Bladder carcinoma is the fourth most common cancer in men in the Western world. The disease is characterized by frequent recurrences and poor clinical outcome when tumors progress to invasive disease. The most prevalent histopathologic type of bladder cancer in Western countries is transitional cell carcinoma (TCC) accounting for up to 95% of all cases. About 30% of patients with TCC’s either present with or develop invasion into the detrusor musculature, a prognostic indication carrying an about 50% risk of fatal outcome following development of metastatic disease dissemination. In patients with locally advanced or metastatic disease, the response rate to chemotherapy is 30-50% [1
]. Presently, there are two standard chemotherapeutic regimens for advanced urothelial carcinomas: MVAC (Methotrexate, vinblastine, doxorubicin, and cisplatin) and GC (gemcitabine and cisplatin). Median survival in these patients is around 15
months, and the 5-year overall survival rate is about 15% [2
]. Although the gemcitabine and cisplatin combination has a significantly better toxicity profile, both regimens still carry risk for significant toxicity and toxic deaths [3
], and a substantial fraction of patients will suffer from adverse reactions without achieving clinical benefit. Early, or even pretherapeutic, discrimination between likely responders and non-responders would greatly improve selection of patients to chemotherapy and thereby benefit both groups.
Deregulation of microRNA (miRNAs or miRs) levels is associated with dysplasia and cancer, and miRNA profiles have been used to classify human cancers and predict outcome more accurately than mRNA expression profiles [4
]. Furthermore, urinary miRNAs have been shown to be clinically useful for noninvasive bladder cancer diagnostics (miR-452 and miR-222) [9
miRNAs are endogenous, non coding RNA molecules of approximately 19-25 nucleotides in length. Most miRNAs represses mRNA translation by blocking of translation, less frequently mRNA degradation/deadenylation, however a minor proportion of the miRNAs mediate mRNA target up-regulation [11
]. Due to the low stringency of the required binding of 6-8 bases of the seed sequence of the miRNA to the mRNA, each miRNA can potentially interact with hundreds of mRNA targets. With the more than 1576 identified unique human miRNAs (miRBase, version 18) it is predicted that around 30% of the transcriptome is regulated by miRNAs. miRNA genes are frequently located in cancer-associated genomic regions of loss of heterozygosity, amplified regions, or fragile sites [13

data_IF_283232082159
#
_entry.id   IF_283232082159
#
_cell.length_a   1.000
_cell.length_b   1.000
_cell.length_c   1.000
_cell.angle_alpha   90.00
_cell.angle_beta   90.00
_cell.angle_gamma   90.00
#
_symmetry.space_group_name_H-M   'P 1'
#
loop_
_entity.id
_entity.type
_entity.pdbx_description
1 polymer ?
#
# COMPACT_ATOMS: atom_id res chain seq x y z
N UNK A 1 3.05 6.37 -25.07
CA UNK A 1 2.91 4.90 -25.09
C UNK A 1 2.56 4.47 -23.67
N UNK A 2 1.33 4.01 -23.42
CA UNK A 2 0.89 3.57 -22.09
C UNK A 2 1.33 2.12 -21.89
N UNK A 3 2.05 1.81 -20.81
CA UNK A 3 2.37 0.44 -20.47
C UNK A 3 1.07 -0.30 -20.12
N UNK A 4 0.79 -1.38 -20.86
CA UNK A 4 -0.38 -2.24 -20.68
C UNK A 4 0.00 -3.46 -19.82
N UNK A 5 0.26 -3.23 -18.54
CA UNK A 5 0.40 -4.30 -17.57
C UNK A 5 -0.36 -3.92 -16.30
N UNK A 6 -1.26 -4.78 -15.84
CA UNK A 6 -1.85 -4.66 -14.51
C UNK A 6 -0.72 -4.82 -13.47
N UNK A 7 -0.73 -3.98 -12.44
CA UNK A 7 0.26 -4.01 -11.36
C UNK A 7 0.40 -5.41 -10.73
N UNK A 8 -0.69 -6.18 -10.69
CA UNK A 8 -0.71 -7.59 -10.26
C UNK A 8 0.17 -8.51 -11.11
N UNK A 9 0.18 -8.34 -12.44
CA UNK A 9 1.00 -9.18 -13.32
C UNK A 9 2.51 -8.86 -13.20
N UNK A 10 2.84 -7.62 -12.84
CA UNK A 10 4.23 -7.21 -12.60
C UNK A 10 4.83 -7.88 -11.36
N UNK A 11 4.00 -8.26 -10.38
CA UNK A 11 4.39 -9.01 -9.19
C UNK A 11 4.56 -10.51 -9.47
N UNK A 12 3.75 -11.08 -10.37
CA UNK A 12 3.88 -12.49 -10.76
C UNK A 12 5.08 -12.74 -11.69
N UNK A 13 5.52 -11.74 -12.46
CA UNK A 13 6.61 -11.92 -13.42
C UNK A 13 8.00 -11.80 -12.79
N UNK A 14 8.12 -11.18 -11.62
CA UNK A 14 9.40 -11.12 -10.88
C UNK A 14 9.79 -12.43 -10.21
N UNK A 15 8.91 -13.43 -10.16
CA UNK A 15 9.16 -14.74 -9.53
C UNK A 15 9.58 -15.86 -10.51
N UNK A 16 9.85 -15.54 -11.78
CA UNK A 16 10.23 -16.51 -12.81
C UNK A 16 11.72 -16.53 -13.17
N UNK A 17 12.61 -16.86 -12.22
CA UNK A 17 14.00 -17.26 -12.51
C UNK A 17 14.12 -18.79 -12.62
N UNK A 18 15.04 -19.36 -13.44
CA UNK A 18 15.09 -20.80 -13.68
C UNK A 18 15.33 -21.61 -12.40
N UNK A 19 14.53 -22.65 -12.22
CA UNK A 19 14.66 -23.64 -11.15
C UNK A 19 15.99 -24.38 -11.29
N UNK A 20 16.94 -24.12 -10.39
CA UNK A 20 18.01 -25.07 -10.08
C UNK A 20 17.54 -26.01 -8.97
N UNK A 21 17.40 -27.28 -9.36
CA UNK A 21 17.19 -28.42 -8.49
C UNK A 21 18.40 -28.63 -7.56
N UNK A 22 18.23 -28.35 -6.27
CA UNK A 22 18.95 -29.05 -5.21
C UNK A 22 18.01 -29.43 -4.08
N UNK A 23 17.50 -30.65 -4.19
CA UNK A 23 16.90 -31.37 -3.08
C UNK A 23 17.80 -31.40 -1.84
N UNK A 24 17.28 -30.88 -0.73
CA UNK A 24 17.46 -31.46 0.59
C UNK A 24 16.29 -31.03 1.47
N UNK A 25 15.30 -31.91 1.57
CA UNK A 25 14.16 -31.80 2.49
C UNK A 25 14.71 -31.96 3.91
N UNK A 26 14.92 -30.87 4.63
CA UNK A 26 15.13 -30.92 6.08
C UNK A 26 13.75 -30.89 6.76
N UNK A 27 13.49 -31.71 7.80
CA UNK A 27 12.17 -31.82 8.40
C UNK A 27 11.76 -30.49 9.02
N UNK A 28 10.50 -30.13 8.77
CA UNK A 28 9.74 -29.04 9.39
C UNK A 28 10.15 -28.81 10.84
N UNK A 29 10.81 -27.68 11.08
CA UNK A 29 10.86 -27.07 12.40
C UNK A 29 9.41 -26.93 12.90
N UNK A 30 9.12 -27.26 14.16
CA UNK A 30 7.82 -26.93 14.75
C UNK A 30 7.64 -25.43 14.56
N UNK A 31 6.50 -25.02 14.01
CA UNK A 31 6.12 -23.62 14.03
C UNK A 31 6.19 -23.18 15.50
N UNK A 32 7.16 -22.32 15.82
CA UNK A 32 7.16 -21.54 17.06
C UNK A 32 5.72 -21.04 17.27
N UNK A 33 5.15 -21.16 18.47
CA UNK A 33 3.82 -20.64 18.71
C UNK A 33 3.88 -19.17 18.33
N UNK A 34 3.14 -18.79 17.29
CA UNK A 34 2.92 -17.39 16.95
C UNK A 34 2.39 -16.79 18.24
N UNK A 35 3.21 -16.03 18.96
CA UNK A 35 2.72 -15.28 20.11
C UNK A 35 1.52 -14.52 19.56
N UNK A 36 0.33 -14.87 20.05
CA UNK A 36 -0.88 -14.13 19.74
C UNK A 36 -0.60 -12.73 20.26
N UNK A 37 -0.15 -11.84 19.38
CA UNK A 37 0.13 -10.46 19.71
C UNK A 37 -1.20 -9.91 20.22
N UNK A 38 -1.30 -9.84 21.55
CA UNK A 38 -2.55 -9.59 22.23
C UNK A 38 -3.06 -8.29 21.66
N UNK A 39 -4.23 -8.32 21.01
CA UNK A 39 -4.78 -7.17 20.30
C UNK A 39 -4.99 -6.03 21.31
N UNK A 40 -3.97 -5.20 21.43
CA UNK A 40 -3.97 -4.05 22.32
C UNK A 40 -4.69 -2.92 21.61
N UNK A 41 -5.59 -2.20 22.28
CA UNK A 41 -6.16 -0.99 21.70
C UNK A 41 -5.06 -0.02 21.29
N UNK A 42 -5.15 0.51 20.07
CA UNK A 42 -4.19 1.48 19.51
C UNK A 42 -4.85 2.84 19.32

]. Aberrantly expressed miRNAs have been shown to be associated with many types of cancers. miRNAs can function as both oncogenes (onco-miRs) or tumor suppressors [14
]. Therefore expression profiles of miRNAs may provide information about chemotherapy sensitivity prior to treatment and changes in miRNA expression during treatment could be a marker for chemotherapy response. Improvements in high throughput miRNA profiling have provided increasing evidence of miRNA deregulation in drug resistant and sensitive cells. Blower and colleagues investigated miRNA expression profiles in the NCI-60 cancer cell panel and showed correlation between chemotherapy potency and miRNA expression patterns [15
]. Kovalchuk, Pogribny and colleagues identified 137 deregulated miRNAs when comparing doxorubicin resistant and sensitive MCF-7 breast cancer cell lines and 103 deregulated miRNAs when comparing cisplatin resistant and sensitive MCF-7 cells [17
]. Boren and colleagues investigated 16 different ovarian cancer cell lines and found 27 (of 335 profiled) miRNAs correlated to response to one or more drugs (cisplatin, gemcitabine, docetaxel, doxorubicin, topotecan, paclitaxel) [17
]. In human epithelial ovarian cancer samples Yang and colleagues found 34 out of 326 miRNAs were associated with response to platinum based chemotherapy (complete response (n
42) and non-complete response groups (n
To gain information on the potential role of miRNAs in drug response we profiled miRNA expression in bladder tumors from patients having either complete response or progressive disease after cisplatin based chemotherapy. Furthermore, we studied the effect on cisplatin sensitivity in different bladder cancer cell lines (UMUC9, UMUC14, SLT4, 253JBV, RT4, CLR2169, HT1197, 575A) by changing the levels of the miRNAs predictive of chemotherapy response. Our findings show that 15 miRNAs correlated with response to chemotherapy, and 5 miRNAs were associated with survival time. Three miRNAs were associated with both response and survival (886-3p, 923, 944). By changing the cellular level of the treatment-response associated miRNAs in eight bladder cell lines with different cisplatin sensitivity we found that down-regulation of miR-27a, miR296-5p and miR-642 reduced the cell viability, whereas up-regulation of miR-138 and miR-886-3p reduced the viability of more than half of the cell lines. Decreasing miR-138 increased the cisplatin sensitivity in half of the cell lines and increasing miR-27a and miR-642 increased cisplatin sensitivity.